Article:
Here are 27 multiple-choice questions. The fact patterns in these questions are principally derived from Steve Emanuel’s First-Year Q&As, an 1144-question book published by Wolters Kluwer Law & Business. The questions in that book are short-answer (yes/no); I have adapted these questions to a multiple-choice format, and extensively rewritten the answers, especially for this
CrunchTime volume. — SE
1. Paula and Pete were hit by a truck driven on the job by an employee of Trucking Corp., a corporation incorporated in Delaware engaged in the trucking business. The accident occurred in California, where Paula and Pete were living at that time. Trucking’s headquarters (from which the top executives direct the company’s operations) are in Michigan, but most of its lower-level employees and customers are based in or near Miami, Florida, and most of its trucking routes are entirely within Florida. After the accident, Paula and Pete moved to Miami, where they planned to retire.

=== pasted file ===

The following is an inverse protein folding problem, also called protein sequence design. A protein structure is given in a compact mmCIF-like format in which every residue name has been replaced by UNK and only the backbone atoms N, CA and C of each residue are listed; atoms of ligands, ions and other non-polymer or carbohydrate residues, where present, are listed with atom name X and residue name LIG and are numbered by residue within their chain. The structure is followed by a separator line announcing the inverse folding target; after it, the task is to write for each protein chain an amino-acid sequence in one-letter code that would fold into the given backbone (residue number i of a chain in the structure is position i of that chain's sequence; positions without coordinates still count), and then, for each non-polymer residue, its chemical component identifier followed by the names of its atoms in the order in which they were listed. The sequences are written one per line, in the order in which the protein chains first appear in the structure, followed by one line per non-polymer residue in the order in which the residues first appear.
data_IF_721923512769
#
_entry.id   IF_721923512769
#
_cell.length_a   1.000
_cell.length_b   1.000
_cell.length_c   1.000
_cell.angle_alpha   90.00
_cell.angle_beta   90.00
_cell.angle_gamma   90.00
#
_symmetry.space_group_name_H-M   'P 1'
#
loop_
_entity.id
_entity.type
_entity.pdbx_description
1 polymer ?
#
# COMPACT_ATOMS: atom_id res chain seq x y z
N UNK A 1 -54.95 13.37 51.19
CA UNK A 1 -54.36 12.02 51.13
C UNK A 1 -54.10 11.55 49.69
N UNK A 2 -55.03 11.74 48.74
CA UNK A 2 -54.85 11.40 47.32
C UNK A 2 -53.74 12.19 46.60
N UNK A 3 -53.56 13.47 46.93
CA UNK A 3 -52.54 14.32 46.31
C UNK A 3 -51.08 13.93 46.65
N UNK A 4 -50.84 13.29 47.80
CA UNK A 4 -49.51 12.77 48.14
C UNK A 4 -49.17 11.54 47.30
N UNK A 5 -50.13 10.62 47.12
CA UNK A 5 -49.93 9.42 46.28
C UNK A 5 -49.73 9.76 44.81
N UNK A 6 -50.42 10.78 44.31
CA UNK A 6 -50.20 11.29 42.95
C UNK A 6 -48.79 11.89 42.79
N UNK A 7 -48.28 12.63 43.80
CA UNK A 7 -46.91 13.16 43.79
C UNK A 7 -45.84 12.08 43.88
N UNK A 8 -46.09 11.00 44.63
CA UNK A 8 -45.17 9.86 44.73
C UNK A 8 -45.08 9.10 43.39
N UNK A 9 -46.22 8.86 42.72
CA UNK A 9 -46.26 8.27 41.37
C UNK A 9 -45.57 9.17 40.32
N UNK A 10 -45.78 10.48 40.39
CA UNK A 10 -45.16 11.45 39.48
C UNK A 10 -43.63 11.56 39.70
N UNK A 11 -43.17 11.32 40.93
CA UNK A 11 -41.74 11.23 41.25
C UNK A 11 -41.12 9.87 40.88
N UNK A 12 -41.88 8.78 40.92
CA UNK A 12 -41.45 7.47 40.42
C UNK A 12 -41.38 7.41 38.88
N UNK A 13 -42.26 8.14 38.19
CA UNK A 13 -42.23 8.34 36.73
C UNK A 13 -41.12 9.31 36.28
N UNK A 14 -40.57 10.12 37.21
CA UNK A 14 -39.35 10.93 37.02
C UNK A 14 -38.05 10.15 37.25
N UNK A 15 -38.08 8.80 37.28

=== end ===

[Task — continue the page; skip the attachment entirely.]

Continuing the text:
After moving, Paula and Pete contacted a lawyer, who filed suit for them against Trucking in federal district court for the Southern District of Florida (which includes Miami). The suit, which said that it was based on diversity jurisdiction, alleged that Paula and Pete had each suffered personal injuries in excess of $75,000. Trucking moved to dismiss the case for lack of subject matter jurisdiction.
Trucking’s motion should be:
(A) Granted, because the plaintiffs were citizens of California when they were injured.
(B) Granted, because Trucking and the plaintiffs are all citizens of Florida.
(C) Denied, because diversity subject matter jurisdiction exists.
(D) Denied, because Trucking is a citizen of Delaware and the plaintiffs are not.